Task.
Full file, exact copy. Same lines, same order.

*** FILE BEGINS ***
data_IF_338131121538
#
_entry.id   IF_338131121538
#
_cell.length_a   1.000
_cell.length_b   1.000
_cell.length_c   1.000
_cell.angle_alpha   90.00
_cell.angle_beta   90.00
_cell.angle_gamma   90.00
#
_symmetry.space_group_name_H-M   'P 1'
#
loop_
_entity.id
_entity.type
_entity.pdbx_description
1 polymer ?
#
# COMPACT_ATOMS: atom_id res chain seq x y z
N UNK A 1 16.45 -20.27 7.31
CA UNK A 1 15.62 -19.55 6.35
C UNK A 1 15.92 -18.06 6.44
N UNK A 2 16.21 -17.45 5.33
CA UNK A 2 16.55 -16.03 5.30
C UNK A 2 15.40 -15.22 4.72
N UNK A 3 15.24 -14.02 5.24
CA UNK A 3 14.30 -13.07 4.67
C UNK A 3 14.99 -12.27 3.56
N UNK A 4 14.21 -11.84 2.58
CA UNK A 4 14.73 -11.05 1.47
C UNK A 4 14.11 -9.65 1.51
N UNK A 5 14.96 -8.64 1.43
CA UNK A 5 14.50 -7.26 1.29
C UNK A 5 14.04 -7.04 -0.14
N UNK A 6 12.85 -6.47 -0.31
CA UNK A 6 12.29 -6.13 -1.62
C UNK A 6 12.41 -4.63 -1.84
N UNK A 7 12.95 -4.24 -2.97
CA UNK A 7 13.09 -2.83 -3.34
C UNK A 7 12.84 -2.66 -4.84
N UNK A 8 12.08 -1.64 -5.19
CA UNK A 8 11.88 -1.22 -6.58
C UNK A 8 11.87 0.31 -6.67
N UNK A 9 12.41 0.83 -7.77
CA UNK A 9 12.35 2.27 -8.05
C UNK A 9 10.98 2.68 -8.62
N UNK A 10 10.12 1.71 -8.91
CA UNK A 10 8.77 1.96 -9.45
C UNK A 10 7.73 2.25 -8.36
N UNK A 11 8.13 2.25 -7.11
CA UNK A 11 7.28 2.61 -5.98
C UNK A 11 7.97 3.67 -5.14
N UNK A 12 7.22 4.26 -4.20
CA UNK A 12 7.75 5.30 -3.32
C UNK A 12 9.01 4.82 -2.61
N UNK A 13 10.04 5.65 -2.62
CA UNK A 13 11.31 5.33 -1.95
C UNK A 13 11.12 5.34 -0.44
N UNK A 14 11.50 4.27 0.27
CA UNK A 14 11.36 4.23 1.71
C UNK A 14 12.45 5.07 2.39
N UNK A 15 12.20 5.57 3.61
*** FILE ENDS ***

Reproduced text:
data_IF_338131121538
#
_entry.id   IF_338131121538
#
_cell.length_a   1.000
_cell.length_b   1.000
_cell.length_c   1.000
_cell.angle_alpha   90.00
_cell.angle_beta   90.00
_cell.angle_gamma   90.00
#
_symmetry.space_group_name_H-M   'P 1'
#
loop_
_entity.id
_entity.type
_entity.pdbx_description
1 polymer ?
#
# COMPACT_ATOMS: atom_id res chain seq x y z
N UNK A 1 16.45 -20.27 7.31
CA UNK A 1 15.62 -19.55 6.35
C UNK A 1 15.92 -18.06 6.44
N UNK A 2 16.21 -17.45 5.33
CA UNK A 2 16.55 -16.03 5.30
C UNK A 2 15.40 -15.22 4.72
N UNK A 3 15.24 -14.02 5.24
CA UNK A 3 14.30 -13.07 4.67
C UNK A 3 14.99 -12.27 3.56
N UNK A 4 14.21 -11.84 2.58
CA UNK A 4 14.73 -11.05 1.47
C UNK A 4 14.11 -9.65 1.51
N UNK A 5 14.96 -8.64 1.43
CA UNK A 5 14.50 -7.26 1.29
C UNK A 5 14.04 -7.04 -0.14
N UNK A 6 12.85 -6.47 -0.31
CA UNK A 6 12.29 -6.13 -1.62
C UNK A 6 12.41 -4.63 -1.84
N UNK A 7 12.95 -4.24 -2.97
CA UNK A 7 13.09 -2.83 -3.34
C UNK A 7 12.84 -2.66 -4.84
N UNK A 8 12.08 -1.64 -5.19
CA UNK A 8 11.88 -1.22 -6.58
C UNK A 8 11.87 0.31 -6.67
N UNK A 9 12.41 0.83 -7.77
CA UNK A 9 12.35 2.27 -8.05
C UNK A 9 10.98 2.68 -8.62
N UNK A 10 10.12 1.71 -8.91
CA UNK A 10 8.77 1.96 -9.45
C UNK A 10 7.73 2.25 -8.36
N UNK A 11 8.13 2.25 -7.11
CA UNK A 11 7.28 2.61 -5.98
C UNK A 11 7.97 3.67 -5.14
N UNK A 12 7.22 4.26 -4.20
CA UNK A 12 7.75 5.30 -3.32
C UNK A 12 9.01 4.82 -2.61
N UNK A 13 10.04 5.65 -2.62
CA UNK A 13 11.31 5.33 -1.95
C UNK A 13 11.12 5.34 -0.44
N UNK A 14 11.50 4.27 0.27
CA UNK A 14 11.36 4.23 1.71
C UNK A 14 12.45 5.07 2.39
N UNK A 15 12.20 5.57 3.61